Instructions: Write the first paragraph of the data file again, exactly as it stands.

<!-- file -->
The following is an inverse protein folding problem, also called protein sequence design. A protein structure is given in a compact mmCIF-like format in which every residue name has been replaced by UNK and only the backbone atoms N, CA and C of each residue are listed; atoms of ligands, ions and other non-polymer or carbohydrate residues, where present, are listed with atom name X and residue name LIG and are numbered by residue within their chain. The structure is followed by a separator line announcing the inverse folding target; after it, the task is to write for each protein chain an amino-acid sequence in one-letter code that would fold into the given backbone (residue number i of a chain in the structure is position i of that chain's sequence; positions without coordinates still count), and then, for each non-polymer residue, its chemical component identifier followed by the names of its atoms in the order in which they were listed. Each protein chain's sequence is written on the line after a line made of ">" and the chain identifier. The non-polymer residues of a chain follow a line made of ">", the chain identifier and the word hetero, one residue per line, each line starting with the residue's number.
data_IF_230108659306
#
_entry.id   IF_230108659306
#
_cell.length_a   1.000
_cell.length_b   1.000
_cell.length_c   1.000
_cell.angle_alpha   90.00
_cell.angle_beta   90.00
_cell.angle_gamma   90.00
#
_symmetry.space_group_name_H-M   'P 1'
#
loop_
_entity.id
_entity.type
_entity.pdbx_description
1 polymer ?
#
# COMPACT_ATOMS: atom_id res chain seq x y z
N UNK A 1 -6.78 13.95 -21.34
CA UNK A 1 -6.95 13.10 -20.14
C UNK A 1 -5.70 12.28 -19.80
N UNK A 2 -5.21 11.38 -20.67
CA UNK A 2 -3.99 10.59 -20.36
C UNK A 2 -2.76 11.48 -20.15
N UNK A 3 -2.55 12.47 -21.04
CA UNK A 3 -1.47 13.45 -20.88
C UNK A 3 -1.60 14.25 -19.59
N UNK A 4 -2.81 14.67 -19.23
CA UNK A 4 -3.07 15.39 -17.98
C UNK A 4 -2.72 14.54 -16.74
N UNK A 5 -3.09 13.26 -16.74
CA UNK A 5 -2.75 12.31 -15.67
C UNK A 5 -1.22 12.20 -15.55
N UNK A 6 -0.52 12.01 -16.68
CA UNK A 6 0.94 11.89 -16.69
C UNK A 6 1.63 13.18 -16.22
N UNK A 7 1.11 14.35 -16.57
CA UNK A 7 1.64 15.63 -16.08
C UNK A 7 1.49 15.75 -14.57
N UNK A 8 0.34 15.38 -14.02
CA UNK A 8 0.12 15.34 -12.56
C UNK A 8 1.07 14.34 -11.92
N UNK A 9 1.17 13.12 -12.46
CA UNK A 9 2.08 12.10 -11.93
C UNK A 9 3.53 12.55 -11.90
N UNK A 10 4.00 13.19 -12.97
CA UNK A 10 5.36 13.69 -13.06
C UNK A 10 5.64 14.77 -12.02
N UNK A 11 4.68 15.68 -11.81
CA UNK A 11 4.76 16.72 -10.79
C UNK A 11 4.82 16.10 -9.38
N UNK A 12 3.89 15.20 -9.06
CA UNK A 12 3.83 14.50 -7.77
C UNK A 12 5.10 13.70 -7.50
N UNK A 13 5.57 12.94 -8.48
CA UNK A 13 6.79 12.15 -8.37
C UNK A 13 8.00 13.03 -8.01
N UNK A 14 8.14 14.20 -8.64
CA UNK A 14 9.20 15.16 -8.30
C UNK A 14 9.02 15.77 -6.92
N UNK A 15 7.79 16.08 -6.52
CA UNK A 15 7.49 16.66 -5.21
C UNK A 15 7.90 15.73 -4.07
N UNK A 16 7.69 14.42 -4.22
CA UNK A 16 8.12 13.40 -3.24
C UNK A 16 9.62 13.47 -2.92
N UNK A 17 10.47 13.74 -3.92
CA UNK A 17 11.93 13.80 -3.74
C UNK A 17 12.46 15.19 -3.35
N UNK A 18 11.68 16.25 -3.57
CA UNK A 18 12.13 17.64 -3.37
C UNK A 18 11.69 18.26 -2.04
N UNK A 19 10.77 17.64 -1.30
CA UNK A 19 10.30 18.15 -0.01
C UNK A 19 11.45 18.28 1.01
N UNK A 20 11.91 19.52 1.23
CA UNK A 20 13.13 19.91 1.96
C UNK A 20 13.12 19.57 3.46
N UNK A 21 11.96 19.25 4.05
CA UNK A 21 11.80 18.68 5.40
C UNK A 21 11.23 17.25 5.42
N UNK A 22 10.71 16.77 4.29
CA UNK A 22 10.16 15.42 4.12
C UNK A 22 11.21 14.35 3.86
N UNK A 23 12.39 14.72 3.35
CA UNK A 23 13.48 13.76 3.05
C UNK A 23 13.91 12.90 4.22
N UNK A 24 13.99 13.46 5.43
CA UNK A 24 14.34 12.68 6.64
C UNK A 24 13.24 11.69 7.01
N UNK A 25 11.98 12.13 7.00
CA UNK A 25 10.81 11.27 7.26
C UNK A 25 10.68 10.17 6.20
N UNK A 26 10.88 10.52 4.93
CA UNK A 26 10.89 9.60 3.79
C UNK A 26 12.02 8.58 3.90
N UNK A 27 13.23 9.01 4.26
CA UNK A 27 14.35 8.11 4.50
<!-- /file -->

The following is an inverse protein folding problem, also called protein sequence design. A protein structure is given in a compact mmCIF-like format in which every residue name has been replaced by UNK and only the backbone atoms N, CA and C of each residue are listed; atoms of ligands, ions and other non-polymer or carbohydrate residues, where present, are listed with atom name X and residue name LIG and are numbered by residue within their chain. The structure is followed by a separator line announcing the inverse folding target; after it, the task is to write for each protein chain an amino-acid sequence in one-letter code that would fold into the given backbone (residue number i of a chain in the structure is position i of that chain's sequence; positions without coordinates still count), and then, for each non-polymer residue, its chemical component identifier followed by the names of its atoms in the order in which they were listed. Each protein chain's sequence is written on the line after a line made of ">" and the chain identifier. The non-polymer residues of a chain follow a line made of ">", the chain identifier and the word hetero, one residue per line, each line starting with the residue's number.